Experience Driven By Design
By Christy Lamagna, CMP, CMM, CTSM
Strategic events change behavior, support sales cycles and bring marketing messages to life. With a clear goal and firm understanding of the event’s desired outcome, a strategic vision is brought into focus. This vision is the foundation of the strategic plan, upon which layers of details are built, all of which come together to create an experience.
A true experience is achieved when attendees are enveloped in a multi-sensory engagement that reflects your strategic vision and goal. To do this effectively a professional spatial designer should be hired to make sure your vision is brought to life. If you’re unsure of where to find a spatial designer or what to expect from one when you do, you’re not alone. This powerful but somewhat unknown concept is slowly evolving from big budget installations to the mainstream.
Julian Lwin, Spatial Innovation & Experiential Design Director and founder of Lwindesign is the perfect person to explain the nuances of the field and why hiring an experiential design expert is something you may want to incorporate into your next program.
Julian is a soft-spoken, pensive man who prefers to observe before he speaks. But don’t mistake his silence for having nothing to say. Engage Julian in a conversation and you will find yourself being pulled towards his words and wanting to hear everything this genius is willing to share.
Here are the first of three excerpts from my conversation with Julian which I’m sharing with the hope that they will enlighten, inspire and bring a dash of flavor, texture, sound and color to your event design process.
What is a spatial innovation and experiential design director?
Julian Lwin: My role can be described as an omni-dimensional story teller. I take a client’s brand narrative and create an immersive “theatre-like” experience: designing the staging, lighting, sound, visual cues and custom designed decor. I orchestrate a journey that connects brand initiatives with an audience where for the performance the leading actors are cars, fashion collections, fragrances, data, technology or new product launches. My role as an experiential design director is similar to that of a theatre director – where every detail of a performance is stage-managed to evoke maximum empathy and meaningful enduring impact.
What is your background and how did you get started?
Julian Lwin: From an early age I had a keen interest in music, art and performance. I was fascinated by productions at the theatre and exhibitions in galleries. While studying English literature I was absorbed by the line, “All the world’s a stage” in William Shakespeare’s As You Like It (not specifically the seven stages of life the monologue refers to but with the crafting of lives within space). At that point I also began designing stage sets and loved how I could focus an audience’s attention on specific details by using lighting, props and backgrounds. Theatre design led me to recognize the similarities between presenting art in galleries and in designing sets for productions. In a gallery context the primary focus is to highlight the art work within a defined environment, here the gallery becomes a “backdrop” to present the art – not unlike a stage set.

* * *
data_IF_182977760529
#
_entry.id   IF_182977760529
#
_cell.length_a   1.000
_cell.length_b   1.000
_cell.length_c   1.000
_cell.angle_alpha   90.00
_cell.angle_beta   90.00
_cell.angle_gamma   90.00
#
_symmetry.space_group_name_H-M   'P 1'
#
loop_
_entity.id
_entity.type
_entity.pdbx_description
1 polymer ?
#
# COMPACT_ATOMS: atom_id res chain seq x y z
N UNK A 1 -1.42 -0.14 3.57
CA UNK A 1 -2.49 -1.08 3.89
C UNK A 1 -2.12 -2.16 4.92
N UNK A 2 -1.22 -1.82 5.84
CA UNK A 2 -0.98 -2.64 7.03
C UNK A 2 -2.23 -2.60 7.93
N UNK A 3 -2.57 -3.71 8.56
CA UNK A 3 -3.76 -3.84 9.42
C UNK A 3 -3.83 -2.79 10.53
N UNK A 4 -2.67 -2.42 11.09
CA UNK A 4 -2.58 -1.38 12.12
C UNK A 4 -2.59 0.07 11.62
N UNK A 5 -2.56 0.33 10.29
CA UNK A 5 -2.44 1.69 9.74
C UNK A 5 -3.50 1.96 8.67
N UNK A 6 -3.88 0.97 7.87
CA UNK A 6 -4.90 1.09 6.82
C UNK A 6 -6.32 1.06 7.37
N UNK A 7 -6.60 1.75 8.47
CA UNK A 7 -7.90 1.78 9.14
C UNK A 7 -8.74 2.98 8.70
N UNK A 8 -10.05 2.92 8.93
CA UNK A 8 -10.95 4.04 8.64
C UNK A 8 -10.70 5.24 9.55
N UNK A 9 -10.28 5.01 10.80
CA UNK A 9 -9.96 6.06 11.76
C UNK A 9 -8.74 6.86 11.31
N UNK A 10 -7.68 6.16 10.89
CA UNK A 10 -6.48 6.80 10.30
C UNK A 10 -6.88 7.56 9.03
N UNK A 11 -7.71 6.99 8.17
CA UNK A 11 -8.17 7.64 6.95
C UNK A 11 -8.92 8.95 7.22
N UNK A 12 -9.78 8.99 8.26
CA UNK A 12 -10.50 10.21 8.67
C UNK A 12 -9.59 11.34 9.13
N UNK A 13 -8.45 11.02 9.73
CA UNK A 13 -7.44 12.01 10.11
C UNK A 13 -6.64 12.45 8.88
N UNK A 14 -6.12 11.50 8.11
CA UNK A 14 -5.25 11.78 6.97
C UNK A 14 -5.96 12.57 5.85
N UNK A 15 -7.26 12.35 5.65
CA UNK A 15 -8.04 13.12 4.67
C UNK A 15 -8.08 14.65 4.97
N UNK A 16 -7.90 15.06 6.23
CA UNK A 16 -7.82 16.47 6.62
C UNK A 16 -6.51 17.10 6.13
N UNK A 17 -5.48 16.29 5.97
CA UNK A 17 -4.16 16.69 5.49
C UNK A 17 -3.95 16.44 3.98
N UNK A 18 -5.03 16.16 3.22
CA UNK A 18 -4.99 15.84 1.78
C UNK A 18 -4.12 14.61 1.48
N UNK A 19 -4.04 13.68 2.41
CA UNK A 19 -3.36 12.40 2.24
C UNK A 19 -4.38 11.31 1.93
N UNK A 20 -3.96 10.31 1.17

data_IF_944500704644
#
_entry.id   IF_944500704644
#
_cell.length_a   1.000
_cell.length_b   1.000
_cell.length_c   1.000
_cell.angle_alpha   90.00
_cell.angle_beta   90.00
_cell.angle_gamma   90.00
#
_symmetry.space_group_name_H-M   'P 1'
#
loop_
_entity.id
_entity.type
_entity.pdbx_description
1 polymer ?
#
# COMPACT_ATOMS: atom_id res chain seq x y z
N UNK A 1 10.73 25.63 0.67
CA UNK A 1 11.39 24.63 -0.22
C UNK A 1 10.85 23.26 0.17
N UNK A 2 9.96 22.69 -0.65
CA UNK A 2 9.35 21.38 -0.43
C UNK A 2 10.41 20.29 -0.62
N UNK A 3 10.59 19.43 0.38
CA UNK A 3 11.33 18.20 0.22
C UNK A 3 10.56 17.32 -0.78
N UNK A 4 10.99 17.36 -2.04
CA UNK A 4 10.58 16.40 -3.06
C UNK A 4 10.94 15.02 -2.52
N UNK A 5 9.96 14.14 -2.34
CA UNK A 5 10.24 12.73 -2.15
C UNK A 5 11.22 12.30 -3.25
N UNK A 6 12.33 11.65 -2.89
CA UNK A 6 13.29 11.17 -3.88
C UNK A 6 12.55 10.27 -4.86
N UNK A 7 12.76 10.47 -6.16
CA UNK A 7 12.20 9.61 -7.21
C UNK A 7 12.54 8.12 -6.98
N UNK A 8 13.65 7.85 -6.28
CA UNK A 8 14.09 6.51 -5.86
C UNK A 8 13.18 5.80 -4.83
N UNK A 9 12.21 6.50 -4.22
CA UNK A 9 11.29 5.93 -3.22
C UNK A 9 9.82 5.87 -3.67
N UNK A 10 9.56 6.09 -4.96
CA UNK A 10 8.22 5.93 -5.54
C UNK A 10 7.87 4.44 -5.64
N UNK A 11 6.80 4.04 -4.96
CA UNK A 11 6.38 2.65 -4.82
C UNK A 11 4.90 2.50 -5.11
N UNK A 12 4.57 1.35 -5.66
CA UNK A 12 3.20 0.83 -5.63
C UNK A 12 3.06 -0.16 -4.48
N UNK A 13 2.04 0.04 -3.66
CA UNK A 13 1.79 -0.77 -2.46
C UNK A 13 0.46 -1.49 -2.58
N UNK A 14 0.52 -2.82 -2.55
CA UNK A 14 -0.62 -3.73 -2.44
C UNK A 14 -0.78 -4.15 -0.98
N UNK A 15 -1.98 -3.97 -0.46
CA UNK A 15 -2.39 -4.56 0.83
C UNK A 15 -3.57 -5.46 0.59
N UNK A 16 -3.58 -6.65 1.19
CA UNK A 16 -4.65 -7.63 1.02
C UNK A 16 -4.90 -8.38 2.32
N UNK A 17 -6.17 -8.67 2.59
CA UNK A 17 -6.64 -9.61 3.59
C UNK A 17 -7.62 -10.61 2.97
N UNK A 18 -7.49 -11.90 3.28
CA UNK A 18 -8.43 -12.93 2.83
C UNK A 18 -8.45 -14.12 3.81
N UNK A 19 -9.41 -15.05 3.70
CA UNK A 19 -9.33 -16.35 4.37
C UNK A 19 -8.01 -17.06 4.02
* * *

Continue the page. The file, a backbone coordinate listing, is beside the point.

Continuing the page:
I trained as an industrial designer in London at Central St. Martins School of Art and Design where I developed inter-disciplinary collaborations between fine art, graphics, ceramics, jewelry and fashion design students. This became the foundation for my journey to the “immersive” spatial and “experiential” design arena.
That sounds complicated, yet your designs are so natural.
Julian Lwin: For me, design not only solves problems with creative solutions and functionality but with beauty and personality. I find designing is a natural process as fluid as language.
The word ‘experiential’ is thrown about very casually in today’s language. What’s your definition of ‘experiential design’?
Julian Lwin: In a nutshell, ‘experiential’ design is when and where sensorial empathy is communicated at every user engagement point from the choice of construction materials and lighting to color psychology and the production of space. When a customer/consumer becomes truly immersed within the fabric (metaphorically) of an environment, the result is experiential – where tangible brand interaction and engagement take place.
Can you give me an example of something you designed, the idea behind it and what the onsite experience was?
Julian Lwin: Working with Herman Miller for Art Basel Miami Beach was an amazing opportunity to create a unique “gallery” experience for an iconic American brand. The concept for this design was to showcase classic Eames furniture from the Herman Miller Collection designed in the 1950’s with newly updated contemporary colors, fabrics and materials. By overlaying the furniture on organically shaped flooring panels and nestled beneath an ethereal translucent canopy screen we drew attention to the vibrant new colors and textures of this fabulous collection. Visitors enjoyed being saturated by the fully immersive nature of the furniture experiencing a connection between the past and present – a truly visceral brand connection.
Julian has much more to share and he’s eager for you to learn more about how to bring a spatial innovation expert to your next program. See you back here in a month for more of our conversation!